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Kellogg Southern Africa Leadership program advances people-centered development

May 22, 2013

Southern Africa is a region of vast human development potential and diverse resources. Through the Kellogg Southern Africa Leadership (KSAL) program, funded by the W.K. Kellogg Foundation, FHI 360 is building on the momentum for economic and social change in this area of the world by investing in young people. More than 250 individuals have participated in the KSAL program, which operates in seven countries: Botswana, Lesotho, Malawi, Mozambique, South Africa, Swaziland and Zimbabwe.

KSALThe goal of the KSAL program is to prepare a new generation of thought leaders for Southern Africa by providing educational financial assistance, leadership development and community service opportunities to selected recipients known as fellows. The KSAL program promotes leadership that is values based, ethical and committed to people-centered development. One fellow, Puleng Matebesi, saw an unmet need in her country, Lesotho, and decided to pursue animal genetics.

“I heard that it was a difficult field, and no one wanted to do it, and there was no information about animal breeding in Lesotho, so I decided to do it,” she said. “And there are not a lot of women in the field, so I had to be the pioneer.”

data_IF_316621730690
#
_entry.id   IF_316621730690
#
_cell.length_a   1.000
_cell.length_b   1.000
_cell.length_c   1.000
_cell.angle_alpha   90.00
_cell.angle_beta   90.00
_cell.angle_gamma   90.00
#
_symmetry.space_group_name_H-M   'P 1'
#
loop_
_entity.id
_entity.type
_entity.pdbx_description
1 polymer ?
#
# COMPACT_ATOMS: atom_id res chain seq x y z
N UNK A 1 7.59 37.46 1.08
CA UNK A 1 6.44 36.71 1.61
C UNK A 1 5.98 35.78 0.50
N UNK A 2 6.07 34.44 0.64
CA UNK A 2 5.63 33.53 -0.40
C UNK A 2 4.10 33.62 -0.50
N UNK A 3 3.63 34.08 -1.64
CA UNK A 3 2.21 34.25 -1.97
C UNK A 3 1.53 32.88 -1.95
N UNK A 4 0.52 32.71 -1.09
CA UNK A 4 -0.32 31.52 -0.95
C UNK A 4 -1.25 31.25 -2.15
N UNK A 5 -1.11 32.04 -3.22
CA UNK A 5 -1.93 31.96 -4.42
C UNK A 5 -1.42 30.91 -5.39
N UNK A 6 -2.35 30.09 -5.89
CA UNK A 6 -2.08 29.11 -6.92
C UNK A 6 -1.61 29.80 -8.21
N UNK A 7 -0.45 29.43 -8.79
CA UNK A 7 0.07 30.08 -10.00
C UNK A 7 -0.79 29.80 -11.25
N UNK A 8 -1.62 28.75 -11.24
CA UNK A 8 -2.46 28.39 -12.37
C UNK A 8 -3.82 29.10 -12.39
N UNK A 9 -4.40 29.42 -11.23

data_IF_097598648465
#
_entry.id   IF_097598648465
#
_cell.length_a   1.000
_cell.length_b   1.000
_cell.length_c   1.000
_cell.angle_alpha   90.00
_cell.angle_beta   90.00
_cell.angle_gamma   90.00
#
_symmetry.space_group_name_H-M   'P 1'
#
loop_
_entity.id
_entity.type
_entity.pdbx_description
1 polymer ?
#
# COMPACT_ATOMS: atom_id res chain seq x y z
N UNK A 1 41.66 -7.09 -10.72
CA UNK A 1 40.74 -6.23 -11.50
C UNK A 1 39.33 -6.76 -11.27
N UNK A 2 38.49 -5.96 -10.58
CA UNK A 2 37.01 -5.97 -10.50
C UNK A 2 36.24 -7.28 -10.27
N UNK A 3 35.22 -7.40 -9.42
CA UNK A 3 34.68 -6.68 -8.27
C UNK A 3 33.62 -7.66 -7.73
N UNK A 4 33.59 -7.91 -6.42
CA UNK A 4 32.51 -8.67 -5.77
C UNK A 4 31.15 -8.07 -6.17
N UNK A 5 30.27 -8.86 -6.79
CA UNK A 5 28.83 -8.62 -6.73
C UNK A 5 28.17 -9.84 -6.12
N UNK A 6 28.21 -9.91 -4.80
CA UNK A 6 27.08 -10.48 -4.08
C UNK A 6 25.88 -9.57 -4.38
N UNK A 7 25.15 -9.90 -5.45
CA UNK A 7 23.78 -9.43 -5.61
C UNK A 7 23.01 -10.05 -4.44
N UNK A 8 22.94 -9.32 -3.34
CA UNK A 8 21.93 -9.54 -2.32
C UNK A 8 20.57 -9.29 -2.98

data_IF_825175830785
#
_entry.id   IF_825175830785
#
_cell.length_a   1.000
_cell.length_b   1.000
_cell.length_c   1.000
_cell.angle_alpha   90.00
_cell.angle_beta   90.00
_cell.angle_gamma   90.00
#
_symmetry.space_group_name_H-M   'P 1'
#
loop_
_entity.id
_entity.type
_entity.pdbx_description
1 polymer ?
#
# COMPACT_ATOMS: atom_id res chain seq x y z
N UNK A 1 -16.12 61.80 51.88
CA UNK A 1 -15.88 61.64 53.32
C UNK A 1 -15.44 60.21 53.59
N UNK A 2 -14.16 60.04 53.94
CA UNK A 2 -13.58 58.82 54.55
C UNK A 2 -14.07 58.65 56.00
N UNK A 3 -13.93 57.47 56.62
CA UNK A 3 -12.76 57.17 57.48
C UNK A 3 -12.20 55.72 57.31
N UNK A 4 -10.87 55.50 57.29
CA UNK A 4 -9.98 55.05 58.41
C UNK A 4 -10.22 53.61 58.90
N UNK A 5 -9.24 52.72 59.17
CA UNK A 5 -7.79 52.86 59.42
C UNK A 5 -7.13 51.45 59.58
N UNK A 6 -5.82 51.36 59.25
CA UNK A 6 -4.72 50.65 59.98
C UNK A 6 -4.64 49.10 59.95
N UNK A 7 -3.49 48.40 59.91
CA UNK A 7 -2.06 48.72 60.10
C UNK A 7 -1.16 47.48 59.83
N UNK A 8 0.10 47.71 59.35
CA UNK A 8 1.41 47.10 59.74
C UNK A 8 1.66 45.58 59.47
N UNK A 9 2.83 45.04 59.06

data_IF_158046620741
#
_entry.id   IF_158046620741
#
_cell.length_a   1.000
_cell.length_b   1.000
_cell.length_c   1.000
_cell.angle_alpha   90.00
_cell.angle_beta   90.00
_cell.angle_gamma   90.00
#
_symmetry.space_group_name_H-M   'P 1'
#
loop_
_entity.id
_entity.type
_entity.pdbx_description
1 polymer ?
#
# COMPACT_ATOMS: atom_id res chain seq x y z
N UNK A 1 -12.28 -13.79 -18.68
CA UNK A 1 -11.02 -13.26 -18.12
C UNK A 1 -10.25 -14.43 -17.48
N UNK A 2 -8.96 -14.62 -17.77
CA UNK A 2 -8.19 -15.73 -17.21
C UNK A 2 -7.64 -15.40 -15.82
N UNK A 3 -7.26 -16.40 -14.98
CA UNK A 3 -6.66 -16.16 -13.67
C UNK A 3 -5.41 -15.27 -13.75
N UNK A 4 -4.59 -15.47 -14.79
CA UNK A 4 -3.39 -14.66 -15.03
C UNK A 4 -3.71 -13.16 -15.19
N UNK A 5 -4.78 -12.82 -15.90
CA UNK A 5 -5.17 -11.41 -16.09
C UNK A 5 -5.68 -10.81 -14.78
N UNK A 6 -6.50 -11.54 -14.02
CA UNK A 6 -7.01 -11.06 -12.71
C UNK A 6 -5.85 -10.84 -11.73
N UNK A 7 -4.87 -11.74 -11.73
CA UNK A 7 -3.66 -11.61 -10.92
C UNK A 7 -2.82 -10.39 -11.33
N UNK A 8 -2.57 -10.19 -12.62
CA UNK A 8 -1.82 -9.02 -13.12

Still, with a husband and two small children at home, studying full time and traveling to far-flung farms was not easy. Sometimes she was out of touch with her family for days. The support Matebesi received from FHI 360 experts helped her to succeed. That support ranged from coordinating travel, to brainstorming solutions to problems, and even checking in with her family to make sure they were doing well. “KSAL gave me the opportunity to do whatever I wanted to do,” she noted.

Another fellow, Hastings Saka, is currently an undergraduate at the Catholic University of Malawi in Blantyre. Saka has always had a passion for giving back and has already shown his leadership potential in his community. Saka formed the Chiuzira Unity Youth Organization (CUYO) in his hometown before he became a KSAL fellow. Saka spends part of his holidays each year working with CUYO, which runs awareness campaigns on various public health issues, including HIV and AIDS, and addresses child rights and youth economic issues.

The group has blossomed under Saka’s leadership. “We used to rent, but [Saka] led in writing a proposal that applied for seed funding. As the youth, we provided the labor, and the chief provided the land. It was a real community project — led by the youth,” said a current member of CUYO.

The KSAL program is building the capacity of communities and countries by helping create a cadre of young people who are equipped with the knowledge and education to attain their goals.